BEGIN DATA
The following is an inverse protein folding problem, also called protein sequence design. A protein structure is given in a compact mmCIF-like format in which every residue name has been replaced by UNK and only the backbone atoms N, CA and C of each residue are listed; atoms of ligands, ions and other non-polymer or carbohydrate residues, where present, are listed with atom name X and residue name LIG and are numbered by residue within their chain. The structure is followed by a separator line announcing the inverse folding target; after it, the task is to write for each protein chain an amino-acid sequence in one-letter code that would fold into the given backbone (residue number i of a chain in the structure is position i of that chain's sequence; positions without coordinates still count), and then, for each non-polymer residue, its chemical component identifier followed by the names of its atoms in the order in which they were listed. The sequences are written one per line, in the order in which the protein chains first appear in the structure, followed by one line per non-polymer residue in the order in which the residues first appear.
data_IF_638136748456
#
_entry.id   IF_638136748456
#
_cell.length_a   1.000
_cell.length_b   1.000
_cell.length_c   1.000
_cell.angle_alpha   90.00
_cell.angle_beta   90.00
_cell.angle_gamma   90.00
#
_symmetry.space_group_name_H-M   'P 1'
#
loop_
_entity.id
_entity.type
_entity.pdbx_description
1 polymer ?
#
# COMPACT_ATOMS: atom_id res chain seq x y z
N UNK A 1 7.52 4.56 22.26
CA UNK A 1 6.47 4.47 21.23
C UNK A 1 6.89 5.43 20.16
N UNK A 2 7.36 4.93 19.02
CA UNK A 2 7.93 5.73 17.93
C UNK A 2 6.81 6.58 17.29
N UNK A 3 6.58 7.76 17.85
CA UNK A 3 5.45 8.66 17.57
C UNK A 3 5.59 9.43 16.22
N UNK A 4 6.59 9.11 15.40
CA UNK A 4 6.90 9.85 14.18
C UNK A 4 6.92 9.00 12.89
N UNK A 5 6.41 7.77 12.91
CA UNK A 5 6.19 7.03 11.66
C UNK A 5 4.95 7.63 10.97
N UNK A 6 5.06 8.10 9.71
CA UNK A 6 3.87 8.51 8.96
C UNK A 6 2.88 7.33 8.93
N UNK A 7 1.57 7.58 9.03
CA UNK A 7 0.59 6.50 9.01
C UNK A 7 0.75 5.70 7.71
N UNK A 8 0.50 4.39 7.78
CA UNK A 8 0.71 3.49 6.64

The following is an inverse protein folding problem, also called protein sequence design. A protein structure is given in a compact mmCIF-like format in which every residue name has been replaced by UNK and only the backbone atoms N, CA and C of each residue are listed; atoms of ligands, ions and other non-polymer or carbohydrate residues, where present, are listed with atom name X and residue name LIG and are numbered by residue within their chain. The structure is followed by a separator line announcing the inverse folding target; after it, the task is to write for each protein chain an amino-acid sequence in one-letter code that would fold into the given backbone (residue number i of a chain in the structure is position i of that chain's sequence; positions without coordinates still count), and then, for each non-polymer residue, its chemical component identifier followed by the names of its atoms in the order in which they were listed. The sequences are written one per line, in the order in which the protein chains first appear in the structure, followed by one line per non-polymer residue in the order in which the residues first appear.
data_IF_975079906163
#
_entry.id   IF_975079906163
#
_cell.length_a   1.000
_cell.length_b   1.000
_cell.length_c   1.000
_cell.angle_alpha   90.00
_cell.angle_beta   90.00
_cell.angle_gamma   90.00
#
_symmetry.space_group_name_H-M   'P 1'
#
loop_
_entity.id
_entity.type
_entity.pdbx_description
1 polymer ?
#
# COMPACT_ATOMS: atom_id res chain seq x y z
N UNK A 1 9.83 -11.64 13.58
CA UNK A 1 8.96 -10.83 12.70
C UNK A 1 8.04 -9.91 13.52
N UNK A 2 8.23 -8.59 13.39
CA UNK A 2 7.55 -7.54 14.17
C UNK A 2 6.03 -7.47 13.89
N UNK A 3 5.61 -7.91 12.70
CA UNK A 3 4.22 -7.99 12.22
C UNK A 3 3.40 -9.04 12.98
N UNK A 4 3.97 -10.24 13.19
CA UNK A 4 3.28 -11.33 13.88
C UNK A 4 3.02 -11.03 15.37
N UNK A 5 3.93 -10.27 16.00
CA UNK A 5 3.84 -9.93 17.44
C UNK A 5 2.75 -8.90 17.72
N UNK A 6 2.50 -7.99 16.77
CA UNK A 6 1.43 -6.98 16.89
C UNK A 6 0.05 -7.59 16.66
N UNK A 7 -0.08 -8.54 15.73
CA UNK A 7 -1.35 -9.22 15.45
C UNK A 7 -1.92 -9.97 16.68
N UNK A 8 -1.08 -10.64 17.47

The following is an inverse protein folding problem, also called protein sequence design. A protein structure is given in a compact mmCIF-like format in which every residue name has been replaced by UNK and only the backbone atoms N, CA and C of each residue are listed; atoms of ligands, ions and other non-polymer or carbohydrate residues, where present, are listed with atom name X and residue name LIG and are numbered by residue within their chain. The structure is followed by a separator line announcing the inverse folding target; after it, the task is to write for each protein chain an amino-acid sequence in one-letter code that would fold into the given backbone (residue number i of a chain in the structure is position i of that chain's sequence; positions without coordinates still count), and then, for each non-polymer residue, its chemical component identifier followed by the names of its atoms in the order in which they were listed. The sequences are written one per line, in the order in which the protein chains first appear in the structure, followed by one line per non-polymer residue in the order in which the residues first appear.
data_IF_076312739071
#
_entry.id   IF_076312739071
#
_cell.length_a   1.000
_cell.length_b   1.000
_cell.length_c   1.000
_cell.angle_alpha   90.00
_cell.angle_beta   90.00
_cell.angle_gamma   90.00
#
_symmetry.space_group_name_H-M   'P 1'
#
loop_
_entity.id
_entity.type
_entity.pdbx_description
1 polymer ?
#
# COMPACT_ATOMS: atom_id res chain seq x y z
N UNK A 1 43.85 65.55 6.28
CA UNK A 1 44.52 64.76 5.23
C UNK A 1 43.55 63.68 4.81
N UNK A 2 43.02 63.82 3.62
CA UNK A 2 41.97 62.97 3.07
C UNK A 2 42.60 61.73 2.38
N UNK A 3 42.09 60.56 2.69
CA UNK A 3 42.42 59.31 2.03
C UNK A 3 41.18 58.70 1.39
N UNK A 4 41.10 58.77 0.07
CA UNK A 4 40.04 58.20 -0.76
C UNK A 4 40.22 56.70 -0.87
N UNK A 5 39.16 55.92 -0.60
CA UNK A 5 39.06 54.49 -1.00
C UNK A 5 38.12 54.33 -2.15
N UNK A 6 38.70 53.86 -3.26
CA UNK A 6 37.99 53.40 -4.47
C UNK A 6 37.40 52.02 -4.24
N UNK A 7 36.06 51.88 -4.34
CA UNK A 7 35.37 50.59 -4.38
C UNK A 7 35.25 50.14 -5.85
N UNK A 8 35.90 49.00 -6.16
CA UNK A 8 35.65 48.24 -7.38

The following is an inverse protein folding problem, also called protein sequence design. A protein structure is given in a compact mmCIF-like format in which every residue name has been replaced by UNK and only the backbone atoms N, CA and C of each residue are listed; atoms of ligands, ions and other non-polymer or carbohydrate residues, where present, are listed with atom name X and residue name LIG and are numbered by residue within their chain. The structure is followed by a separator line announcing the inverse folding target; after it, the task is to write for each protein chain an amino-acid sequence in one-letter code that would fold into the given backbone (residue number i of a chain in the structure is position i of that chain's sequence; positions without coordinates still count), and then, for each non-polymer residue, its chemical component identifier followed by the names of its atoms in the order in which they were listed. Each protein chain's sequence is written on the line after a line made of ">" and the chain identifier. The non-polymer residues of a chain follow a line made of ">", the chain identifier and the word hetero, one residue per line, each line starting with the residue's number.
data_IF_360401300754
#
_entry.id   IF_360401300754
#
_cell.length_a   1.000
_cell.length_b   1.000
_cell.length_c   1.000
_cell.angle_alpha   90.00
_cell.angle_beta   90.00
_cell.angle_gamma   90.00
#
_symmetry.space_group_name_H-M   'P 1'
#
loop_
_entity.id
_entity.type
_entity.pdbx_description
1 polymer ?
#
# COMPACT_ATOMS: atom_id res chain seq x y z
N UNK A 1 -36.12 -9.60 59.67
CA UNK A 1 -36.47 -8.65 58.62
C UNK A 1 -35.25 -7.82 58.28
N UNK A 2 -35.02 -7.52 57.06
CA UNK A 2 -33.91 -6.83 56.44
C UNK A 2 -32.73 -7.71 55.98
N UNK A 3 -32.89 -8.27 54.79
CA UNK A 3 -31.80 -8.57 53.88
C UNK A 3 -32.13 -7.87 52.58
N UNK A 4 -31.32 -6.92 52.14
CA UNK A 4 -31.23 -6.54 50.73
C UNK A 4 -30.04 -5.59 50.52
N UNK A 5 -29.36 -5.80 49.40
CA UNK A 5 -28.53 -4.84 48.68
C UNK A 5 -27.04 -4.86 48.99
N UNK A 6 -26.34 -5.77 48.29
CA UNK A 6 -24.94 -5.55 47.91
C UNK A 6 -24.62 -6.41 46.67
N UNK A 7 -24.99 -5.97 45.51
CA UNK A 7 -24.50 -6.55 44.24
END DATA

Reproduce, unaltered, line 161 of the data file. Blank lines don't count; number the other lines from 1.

C UNK A 3 -32.13 -7.87 52.58